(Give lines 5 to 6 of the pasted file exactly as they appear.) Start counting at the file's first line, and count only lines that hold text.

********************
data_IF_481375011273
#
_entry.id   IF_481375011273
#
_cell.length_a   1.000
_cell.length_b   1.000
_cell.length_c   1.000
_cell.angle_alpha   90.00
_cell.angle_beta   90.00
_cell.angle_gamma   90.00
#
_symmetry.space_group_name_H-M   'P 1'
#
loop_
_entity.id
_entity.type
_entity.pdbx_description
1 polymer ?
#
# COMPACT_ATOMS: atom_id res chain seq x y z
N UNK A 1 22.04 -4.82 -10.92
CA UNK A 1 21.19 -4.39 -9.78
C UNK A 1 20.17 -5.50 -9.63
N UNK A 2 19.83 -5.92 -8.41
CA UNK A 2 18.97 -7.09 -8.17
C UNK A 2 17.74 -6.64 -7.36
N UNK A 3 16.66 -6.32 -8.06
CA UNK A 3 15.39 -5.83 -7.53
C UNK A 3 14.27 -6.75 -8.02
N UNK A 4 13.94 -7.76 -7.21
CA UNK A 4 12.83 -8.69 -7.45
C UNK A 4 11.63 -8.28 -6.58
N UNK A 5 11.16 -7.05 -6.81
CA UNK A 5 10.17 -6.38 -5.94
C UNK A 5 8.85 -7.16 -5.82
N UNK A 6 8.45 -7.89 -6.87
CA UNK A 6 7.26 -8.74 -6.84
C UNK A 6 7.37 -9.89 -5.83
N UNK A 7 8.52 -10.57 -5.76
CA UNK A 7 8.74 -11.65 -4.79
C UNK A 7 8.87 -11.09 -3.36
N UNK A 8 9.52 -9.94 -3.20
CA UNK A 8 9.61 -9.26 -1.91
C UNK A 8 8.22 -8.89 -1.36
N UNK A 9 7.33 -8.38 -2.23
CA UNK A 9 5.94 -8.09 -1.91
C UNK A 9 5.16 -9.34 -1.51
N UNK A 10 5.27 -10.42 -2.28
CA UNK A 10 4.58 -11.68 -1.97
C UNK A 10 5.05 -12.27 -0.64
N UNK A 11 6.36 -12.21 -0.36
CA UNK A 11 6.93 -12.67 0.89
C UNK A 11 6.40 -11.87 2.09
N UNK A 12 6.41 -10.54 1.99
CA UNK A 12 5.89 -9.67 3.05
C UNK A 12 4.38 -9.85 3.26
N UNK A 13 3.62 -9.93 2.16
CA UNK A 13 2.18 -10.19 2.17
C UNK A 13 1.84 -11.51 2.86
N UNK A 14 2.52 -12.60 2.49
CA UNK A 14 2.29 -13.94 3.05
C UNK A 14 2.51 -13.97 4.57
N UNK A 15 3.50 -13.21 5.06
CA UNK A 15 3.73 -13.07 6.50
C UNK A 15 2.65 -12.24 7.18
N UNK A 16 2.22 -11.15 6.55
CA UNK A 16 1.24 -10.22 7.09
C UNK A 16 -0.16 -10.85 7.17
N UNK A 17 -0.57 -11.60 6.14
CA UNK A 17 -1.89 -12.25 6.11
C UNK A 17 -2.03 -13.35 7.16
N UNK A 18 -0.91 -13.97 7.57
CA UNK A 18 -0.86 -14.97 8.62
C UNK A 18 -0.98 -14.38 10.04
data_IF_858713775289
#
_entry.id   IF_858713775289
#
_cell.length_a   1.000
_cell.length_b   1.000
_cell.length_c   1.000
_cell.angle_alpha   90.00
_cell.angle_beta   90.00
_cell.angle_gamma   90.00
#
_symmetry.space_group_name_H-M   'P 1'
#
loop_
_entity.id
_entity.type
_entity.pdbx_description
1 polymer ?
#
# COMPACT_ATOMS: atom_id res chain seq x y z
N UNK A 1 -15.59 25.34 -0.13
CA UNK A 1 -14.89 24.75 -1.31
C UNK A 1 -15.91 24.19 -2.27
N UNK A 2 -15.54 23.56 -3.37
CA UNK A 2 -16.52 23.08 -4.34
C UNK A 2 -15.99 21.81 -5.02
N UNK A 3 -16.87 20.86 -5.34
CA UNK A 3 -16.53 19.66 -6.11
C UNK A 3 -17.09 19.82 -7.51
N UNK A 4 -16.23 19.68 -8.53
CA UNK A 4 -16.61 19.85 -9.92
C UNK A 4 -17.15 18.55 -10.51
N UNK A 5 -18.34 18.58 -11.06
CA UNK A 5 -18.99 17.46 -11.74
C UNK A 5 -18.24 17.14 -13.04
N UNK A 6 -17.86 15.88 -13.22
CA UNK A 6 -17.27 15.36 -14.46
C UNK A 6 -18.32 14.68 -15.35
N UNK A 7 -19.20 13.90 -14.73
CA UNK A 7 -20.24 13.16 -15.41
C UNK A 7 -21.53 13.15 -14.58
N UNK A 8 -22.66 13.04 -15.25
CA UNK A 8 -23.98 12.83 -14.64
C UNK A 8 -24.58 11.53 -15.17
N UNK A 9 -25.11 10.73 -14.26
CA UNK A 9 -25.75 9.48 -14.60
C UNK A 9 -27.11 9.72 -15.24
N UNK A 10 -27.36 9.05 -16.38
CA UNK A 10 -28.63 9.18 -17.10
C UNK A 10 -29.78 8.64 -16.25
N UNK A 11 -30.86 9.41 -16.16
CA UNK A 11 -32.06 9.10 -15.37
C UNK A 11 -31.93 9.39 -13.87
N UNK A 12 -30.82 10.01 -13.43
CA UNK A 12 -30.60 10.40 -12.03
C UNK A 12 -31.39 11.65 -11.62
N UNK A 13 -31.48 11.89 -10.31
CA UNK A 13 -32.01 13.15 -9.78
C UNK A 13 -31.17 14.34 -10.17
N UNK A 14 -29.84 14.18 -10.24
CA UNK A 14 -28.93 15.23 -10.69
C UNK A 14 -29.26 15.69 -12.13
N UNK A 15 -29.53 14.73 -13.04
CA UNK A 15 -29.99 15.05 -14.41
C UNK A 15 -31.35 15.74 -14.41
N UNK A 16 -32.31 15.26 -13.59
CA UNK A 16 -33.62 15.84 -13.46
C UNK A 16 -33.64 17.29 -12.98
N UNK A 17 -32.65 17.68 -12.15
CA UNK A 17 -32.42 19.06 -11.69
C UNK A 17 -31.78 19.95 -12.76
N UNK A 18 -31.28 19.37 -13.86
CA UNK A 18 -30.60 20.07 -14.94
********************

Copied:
_cell.length_a   1.000
_cell.length_b   1.000